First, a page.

His musical education started at home where he was taught piano by his grandfather and mother. At the age of 20 he moved to Madrid to study piano and composition, graduating in 1899. After several years travelling and composing, Falla returned to Madrid in 1914. During this period of his life he composed many of his best known works including the ballets El Amor Brujo (Love, the Magician) and El Sombrero de Tres Picos (The Three-Cornered Hat).

Famous for…
The Three-Cornered Hat, ballet commissioned by Sergei Diaghilev and premiered in 1919

Did you know…?
Falla's image appeared on the Spanish 1970 100-pesetas banknote.

Tchaikovsky
Mélodie Op 42 No 3
1878

London Symphony Orchestra summer season

The third movement of a suite entitled Souvenir d’un lieu cher (Souvenir of a precious place), Tchaikovsky’s Mélodie was composed in 1878, at something of a crossroads in the composer’s life. The ‘precious place’ appears to be Brailivo, the Ukrainian estate of his benefactress, Nadezhda von Meck, whom he studiously avoided ever meeting, but who gave him free rein to retreat there for a working holiday. The previous year, Tchaikovsky had made his ill-fated attempt at marriage to Antonina Miliukova, which was followed by a nervous breakdown and inevitable separation. He was also experiencing a continuing passionate attachment to the young violinist Iosif Kotek, one of his former students. For Kotek, he wrote his Violin Concerto in Clarens, Switzerland, directly before going to Brailivo, and his choice of instrument for his new suite was probably no coincidence. Each of its three pieces was eventually published separately, a sure sign of their tremendous appeal.

Programme note by Jessica Duchen


Pyotr Ilyich Tchaikovsky
1840–93

Pyotr Ilyich Tchaikovsky

Born in Kamsko-Votkinsk in the Vyatka province of Russia on 7 May 1840, Tchaikovsky’s father was a mining engi­n­eer, his mother of French extraction. He overcame his grief at his mother’s death in 1854 by composing and performing, and music remained a diversion from his job until he enrolled as a full-time student at the St Petersburg Conservatory in 1863. Between 1869 and the year of his death Tchai­kovsky composed over 100 songs.

Tchaikovsky claimed that his Sixth Symphony represented his best work. The mood of crushing despair heard in all but the work’s third move­ment reflected the composer’s troubled state of mind. He committed suicide nine days after its premiere on 6 November 1893.

We recommend…
Symphony No 4 in F minor, conducted by Gianandrea Noseda

Listen on Apple Music

Boulanger
Cortège
1914

London Symphony Orchestra summer season

In 1913 Lili Boulanger became the first woman ever to win the Prix de Rome, Paris’ most coveted award for young composers. The Prix de Rome sent its winners to the Villa Medici to spend intensive time composing. Cortège was written there in 1914 and is dedicated to Boulanger’s violinist friend Yvonne Astruc. Far from being a ‘cortège’ in the sense of a funeral procession, this music is lyrical and light-footed, striking for its vivid contrasts and its pentatonic scales à la Debussy. Boulanger must have valued it, for she made another version, for piano solo, which appears as the third of her Trois Morceaux.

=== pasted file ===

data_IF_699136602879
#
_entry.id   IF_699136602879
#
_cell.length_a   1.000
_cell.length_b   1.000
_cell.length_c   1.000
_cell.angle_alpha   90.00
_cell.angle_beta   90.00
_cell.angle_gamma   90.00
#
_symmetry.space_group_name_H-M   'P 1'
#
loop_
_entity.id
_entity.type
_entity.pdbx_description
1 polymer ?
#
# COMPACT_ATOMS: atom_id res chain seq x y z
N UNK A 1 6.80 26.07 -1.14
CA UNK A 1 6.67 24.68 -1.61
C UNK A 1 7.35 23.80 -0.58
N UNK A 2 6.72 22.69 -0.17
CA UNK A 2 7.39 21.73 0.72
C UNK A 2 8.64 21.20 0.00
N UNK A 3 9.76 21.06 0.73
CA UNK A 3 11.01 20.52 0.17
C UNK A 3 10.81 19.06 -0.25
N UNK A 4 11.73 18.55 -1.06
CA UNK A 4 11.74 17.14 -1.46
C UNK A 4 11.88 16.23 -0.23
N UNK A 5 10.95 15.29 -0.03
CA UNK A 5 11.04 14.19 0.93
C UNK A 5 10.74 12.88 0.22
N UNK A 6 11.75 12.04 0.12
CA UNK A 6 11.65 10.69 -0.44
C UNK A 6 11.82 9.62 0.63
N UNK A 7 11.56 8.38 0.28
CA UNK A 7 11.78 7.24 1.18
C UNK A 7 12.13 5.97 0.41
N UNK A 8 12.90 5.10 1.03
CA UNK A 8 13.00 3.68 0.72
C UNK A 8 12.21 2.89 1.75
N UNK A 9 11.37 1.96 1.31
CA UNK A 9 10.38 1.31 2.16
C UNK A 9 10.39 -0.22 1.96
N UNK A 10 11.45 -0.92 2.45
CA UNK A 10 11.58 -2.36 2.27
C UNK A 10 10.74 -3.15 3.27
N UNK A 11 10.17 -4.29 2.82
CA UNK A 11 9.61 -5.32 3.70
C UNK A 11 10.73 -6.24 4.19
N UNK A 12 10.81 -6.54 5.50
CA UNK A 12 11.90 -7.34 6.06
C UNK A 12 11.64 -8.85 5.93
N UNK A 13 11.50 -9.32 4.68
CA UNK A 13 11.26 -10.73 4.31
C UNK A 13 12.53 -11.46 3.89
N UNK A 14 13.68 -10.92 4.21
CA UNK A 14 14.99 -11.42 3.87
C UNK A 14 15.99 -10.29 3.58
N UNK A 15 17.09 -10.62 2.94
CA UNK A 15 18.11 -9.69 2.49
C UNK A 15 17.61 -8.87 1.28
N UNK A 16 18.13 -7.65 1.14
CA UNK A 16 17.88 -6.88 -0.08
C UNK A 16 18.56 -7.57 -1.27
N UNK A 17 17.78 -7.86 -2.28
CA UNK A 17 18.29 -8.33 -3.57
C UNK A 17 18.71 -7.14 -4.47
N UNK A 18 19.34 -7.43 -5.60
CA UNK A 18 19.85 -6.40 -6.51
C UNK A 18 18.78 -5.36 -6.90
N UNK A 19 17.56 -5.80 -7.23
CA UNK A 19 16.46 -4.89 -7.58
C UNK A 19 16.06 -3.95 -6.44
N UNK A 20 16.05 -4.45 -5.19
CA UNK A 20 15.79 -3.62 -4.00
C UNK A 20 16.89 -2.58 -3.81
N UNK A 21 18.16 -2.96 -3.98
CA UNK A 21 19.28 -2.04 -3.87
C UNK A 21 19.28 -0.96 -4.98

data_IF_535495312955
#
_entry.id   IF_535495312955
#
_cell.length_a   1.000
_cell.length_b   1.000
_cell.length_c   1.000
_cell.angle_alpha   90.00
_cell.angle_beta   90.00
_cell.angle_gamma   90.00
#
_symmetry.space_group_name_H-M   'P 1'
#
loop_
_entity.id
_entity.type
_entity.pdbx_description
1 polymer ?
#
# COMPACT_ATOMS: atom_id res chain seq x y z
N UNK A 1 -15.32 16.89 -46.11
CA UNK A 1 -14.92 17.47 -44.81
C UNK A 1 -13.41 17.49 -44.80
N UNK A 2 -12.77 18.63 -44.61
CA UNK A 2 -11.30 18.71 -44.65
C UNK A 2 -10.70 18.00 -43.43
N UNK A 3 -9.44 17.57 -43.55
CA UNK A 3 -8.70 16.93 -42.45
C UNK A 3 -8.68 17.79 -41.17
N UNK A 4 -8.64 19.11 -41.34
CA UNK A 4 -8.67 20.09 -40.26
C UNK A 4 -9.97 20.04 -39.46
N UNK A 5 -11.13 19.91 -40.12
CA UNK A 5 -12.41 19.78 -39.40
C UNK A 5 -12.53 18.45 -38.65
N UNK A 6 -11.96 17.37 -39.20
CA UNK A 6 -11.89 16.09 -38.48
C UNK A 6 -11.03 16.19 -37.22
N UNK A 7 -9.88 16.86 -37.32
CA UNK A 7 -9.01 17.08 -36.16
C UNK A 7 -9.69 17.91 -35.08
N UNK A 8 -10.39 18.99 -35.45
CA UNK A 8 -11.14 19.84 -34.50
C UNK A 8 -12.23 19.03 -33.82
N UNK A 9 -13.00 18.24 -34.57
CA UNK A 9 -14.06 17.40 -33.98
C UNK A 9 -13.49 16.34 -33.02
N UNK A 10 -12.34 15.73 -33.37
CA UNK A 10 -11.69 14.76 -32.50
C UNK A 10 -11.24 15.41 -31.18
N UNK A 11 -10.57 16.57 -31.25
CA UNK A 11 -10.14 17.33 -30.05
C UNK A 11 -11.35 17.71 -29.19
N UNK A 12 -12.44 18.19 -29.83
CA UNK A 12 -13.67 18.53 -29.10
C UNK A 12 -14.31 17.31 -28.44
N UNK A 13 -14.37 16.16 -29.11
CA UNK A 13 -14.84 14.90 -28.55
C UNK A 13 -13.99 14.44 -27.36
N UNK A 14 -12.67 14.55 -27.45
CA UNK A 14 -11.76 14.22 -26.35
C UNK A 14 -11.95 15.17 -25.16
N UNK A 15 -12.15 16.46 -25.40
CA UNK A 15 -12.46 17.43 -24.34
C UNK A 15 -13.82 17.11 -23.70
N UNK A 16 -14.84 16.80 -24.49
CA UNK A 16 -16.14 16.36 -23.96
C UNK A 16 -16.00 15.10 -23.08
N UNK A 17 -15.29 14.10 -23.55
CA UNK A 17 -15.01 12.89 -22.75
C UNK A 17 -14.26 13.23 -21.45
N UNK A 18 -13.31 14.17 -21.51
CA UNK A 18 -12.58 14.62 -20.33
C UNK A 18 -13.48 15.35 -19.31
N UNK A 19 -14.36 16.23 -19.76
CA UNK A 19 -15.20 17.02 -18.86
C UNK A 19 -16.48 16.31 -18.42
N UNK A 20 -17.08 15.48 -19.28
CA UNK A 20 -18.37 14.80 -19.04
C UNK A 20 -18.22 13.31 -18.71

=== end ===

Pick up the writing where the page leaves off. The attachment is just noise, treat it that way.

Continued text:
Programme note by Jessica Duchen


Lili Boulanger
1893–1918

Composer Lili Boulanger

The daughter of a Paris Conservatoire professor and a Russian princess, Lili Boulanger had been a child prodigy composer: early encouragement came from a family friend, the composer Gabriel Fauré, who discovered that Lili had perfect pitch when she was two. Tragically she died of Crohn’s Disease at just 24. Her elder sister, Nadia Boulanger, became one of the most important professors of composition and piano of her day.

Profile by Jessica Duchen

Did you know...?
When war disrupted musical life in Paris, Lili was responsible for organising a campaign of letters and parcels for Conservatoire students on military service. 

Listen to…
Her Prix de Rome award-winning Faust et Hélène 

Paganini
Cantabile Op 17 MS109
published 1922

London Symphony Orchestra summer season

Although Paganini’s 24 Caprices and two violin concertos are ubiquitously popular, much of his music remains surprisingly little known. The archive of his works in Genoa held many manuscripts that were not released for publication until well into the 20th century. It seems he allowed little to be printed in his lifetime for fear of revealing his personal tricks of the trade. Nevertheless, it is not all fireworks. The Cantabile Op 17 MS109, which was published only in 1922, is intimate and richly melodic, with lavish embellishments in the style of a bel canto operatic aria.

Programme note by Jessica Duchen


Niccolò Paganini
1782–1840

Niccolò Paganini (1819), by Jean-Auguste-Dominique Ingres

Born in Genoa in 1782, Paganini was more than a violinist. His virtuoso playing and carefully cultivated image sparked a frenzied response among early 19th-century audiences: reputedly, he dressed in black and did not seem to object to the association between his instrument and the Devil. His performances inspired both Franz Liszt and Robert Schumann to devote themselves to music.